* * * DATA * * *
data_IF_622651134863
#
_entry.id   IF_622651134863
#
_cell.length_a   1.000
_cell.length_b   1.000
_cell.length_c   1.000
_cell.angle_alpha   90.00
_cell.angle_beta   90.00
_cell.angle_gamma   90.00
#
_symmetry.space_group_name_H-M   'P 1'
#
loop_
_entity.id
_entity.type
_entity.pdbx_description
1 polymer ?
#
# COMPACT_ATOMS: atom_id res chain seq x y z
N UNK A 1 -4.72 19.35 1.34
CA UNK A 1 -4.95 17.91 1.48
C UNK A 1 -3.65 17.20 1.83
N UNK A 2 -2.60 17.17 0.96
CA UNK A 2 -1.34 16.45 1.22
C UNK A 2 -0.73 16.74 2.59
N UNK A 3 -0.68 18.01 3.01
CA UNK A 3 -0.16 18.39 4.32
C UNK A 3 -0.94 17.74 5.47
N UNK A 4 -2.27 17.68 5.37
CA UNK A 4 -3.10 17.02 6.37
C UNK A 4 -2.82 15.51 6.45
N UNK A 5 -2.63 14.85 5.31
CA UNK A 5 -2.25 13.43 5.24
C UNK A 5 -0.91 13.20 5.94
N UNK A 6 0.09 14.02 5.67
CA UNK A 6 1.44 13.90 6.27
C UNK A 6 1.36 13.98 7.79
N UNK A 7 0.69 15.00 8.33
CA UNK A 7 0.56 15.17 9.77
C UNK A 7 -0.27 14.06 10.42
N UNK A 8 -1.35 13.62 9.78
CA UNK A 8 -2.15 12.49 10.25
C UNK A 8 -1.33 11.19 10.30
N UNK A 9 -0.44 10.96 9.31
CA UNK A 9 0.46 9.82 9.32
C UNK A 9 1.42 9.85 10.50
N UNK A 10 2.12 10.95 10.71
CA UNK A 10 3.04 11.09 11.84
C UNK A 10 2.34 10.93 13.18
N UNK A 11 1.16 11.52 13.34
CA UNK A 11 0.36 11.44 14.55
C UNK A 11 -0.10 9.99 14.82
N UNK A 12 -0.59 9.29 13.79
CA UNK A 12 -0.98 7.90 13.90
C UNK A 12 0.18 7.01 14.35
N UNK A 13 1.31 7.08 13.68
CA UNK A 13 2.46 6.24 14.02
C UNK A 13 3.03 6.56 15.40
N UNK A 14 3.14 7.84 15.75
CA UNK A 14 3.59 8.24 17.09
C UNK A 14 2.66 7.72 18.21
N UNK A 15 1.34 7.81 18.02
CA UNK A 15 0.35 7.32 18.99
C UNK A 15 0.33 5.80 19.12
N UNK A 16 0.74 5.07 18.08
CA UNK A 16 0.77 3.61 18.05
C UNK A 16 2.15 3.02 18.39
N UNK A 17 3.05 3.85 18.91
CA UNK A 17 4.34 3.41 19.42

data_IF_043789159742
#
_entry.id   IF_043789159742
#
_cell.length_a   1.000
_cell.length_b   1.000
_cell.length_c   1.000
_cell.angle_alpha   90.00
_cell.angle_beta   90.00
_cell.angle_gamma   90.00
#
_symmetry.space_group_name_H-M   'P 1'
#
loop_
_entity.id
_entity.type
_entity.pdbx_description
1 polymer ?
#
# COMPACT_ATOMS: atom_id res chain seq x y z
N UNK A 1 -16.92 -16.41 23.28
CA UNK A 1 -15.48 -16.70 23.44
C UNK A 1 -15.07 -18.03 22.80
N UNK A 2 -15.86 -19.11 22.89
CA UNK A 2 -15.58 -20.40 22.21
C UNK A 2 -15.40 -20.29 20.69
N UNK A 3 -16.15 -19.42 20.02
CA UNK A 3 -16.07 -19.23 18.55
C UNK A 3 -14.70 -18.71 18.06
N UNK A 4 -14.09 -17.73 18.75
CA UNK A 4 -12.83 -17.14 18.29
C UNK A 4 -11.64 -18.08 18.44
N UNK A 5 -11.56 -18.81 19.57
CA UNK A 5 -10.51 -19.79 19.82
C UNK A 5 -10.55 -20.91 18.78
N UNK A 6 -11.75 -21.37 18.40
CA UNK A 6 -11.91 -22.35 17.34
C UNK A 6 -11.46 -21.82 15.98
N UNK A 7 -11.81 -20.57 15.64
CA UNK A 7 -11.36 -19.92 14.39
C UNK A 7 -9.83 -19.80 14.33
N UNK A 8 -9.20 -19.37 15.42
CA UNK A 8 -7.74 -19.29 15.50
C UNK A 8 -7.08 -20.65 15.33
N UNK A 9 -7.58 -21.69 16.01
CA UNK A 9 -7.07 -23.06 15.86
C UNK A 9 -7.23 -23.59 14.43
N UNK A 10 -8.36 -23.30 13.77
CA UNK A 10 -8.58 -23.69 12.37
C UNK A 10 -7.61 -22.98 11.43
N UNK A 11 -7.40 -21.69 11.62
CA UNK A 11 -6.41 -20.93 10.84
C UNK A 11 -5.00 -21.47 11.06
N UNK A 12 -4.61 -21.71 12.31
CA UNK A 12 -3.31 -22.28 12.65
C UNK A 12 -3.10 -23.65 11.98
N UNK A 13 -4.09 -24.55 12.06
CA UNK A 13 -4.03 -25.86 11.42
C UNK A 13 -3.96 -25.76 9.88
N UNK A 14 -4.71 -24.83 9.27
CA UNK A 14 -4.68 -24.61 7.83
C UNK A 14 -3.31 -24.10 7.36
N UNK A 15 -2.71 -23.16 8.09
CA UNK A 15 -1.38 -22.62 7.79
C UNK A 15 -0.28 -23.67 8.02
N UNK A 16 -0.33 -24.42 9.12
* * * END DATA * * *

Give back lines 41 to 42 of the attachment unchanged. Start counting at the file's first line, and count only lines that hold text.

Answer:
C UNK A 7 -0.27 14.06 10.42
N UNK A 8 -1.35 13.62 9.78